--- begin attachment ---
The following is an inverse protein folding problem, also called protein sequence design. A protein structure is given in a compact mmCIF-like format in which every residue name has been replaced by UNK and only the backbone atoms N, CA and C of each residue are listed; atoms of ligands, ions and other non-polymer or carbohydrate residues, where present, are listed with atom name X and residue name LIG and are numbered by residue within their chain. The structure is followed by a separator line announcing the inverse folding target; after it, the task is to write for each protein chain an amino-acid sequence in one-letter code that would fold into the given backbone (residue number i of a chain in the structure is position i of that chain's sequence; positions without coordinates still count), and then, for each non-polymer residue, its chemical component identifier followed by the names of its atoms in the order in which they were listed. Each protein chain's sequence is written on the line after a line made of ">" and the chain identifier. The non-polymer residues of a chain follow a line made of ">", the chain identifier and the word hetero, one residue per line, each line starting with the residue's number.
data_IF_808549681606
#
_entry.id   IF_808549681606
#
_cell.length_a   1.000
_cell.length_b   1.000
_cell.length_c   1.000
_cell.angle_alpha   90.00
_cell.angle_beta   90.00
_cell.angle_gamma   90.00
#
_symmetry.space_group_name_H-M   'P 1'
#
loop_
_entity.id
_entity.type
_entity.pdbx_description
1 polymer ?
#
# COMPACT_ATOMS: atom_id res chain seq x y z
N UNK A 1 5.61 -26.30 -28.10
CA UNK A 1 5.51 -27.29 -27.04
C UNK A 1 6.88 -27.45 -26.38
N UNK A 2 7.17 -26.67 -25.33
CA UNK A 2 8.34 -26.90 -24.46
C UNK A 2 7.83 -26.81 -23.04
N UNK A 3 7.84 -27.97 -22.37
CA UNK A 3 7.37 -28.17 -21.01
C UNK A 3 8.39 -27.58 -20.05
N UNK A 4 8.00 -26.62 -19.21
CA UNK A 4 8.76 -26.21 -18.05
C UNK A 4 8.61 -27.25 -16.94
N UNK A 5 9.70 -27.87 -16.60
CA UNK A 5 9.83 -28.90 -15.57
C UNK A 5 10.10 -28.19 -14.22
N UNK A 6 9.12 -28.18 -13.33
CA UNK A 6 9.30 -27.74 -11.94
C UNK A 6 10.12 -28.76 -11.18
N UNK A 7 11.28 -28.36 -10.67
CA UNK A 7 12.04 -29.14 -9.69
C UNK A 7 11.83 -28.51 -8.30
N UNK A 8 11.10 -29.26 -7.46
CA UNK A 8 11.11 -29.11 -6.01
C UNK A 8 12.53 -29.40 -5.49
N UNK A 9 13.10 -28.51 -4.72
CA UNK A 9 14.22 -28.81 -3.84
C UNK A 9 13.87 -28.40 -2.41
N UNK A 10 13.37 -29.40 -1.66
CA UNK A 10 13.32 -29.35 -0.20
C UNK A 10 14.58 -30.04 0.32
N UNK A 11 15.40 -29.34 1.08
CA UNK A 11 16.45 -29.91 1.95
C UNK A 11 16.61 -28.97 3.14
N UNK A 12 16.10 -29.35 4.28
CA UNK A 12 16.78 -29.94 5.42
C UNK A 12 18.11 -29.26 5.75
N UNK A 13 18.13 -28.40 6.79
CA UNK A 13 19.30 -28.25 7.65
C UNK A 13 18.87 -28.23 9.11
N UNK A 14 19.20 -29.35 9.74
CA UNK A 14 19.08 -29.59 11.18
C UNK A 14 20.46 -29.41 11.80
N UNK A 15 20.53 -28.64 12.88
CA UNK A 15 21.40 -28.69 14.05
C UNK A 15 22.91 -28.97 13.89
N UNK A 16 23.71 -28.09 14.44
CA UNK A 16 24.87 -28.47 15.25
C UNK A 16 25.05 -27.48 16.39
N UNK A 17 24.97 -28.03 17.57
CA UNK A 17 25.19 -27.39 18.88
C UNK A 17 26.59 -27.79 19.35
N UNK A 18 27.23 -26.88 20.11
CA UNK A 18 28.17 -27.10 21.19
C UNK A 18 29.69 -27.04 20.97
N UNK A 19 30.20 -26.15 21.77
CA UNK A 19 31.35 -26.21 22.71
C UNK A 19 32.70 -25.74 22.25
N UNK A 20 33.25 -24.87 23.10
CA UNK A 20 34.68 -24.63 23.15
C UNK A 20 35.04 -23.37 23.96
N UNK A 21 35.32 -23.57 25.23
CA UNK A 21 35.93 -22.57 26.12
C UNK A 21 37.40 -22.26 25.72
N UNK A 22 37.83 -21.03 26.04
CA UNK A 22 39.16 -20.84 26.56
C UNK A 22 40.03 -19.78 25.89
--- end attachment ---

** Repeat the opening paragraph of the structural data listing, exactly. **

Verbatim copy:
The following is an inverse protein folding problem, also called protein sequence design. A protein structure is given in a compact mmCIF-like format in which every residue name has been replaced by UNK and only the backbone atoms N, CA and C of each residue are listed; atoms of ligands, ions and other non-polymer or carbohydrate residues, where present, are listed with atom name X and residue name LIG and are numbered by residue within their chain. The structure is followed by a separator line announcing the inverse folding target; after it, the task is to write for each protein chain an amino-acid sequence in one-letter code that would fold into the given backbone (residue number i of a chain in the structure is position i of that chain's sequence; positions without coordinates still count), and then, for each non-polymer residue, its chemical component identifier followed by the names of its atoms in the order in which they were listed. Each protein chain's sequence is written on the line after a line made of ">" and the chain identifier. The non-polymer residues of a chain follow a line made of ">", the chain identifier and the word hetero, one residue per line, each line starting with the residue's number.